Pap smear sample as seen through a microscope. (Copyright 2010 Nephron)
Pap smear sample as seen through a microscope. (Copyright 2010 Nephron)

What is a Pap test?

The Papanicolau or pap test is a screening test that looks for cancer of the cervix (lowest part of womb). The American Cancer Society estimates that in the year 2020 approximately 13,800 new cases of cervical cancer will be diagnosed and approximately 4,290 women will die from cervical cancer. Thus, it is important to talk to your doctor about obtaining a pap test.

The United States Preventative Task Force recommends Pap tests for women starting age 21. Pap test is a simple, painless in-office procedure usually completed in 15-20 minutes. During the procedure, your doctor will take cells from the cervix to look for cancer causing virus known as Human Papillomavirus or HPV. This is virus is usually transmitted via sex and frequently diagnosed in women ages 35-44 years old.

Your doctor may recommend repeating the Pap test every 3 to 5 years depending on the risks. Risk factors for cervical cancer include having multiple sexual partners, smoking and having weak immune system. Cervical cancer is curable if diagnosed early. The chances of developing cervical cancer can be reduced by regular Pap tests and receiving HPV vaccine.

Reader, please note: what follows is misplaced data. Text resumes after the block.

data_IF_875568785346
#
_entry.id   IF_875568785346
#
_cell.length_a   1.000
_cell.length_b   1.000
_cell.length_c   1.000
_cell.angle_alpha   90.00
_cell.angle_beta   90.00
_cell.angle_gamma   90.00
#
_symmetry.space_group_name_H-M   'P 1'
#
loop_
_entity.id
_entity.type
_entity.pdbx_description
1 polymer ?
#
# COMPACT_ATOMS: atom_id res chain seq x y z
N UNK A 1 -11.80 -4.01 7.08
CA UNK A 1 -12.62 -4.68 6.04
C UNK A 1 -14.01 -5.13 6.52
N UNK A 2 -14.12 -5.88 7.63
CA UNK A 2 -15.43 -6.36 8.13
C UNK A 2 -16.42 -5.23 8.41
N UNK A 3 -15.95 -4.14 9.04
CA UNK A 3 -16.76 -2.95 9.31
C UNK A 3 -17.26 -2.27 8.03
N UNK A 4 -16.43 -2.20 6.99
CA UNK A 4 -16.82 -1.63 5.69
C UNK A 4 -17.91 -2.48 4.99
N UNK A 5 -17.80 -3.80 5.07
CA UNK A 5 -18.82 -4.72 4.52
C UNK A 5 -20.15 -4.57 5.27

Women rarely develop symptoms from cervical cancer. Some symptoms may include fatigue, pelvic pain, bleeding and pain during sex. It is important to talk to your doctor if you are experiencing such symptoms.

Pap tests may be stopped once a woman reaches age 65 and older if their previous Pap tests were normal. Pap test may also be stopped for women with total hysterectomy (removal of uterus and cervix), if hysterectomy was performed for non-cancerous reasons such as Fibroids (non-cancer tumor of uterus).

Sources:
Mayo Clinic
Cancer.org
US Preventive Services Task Force

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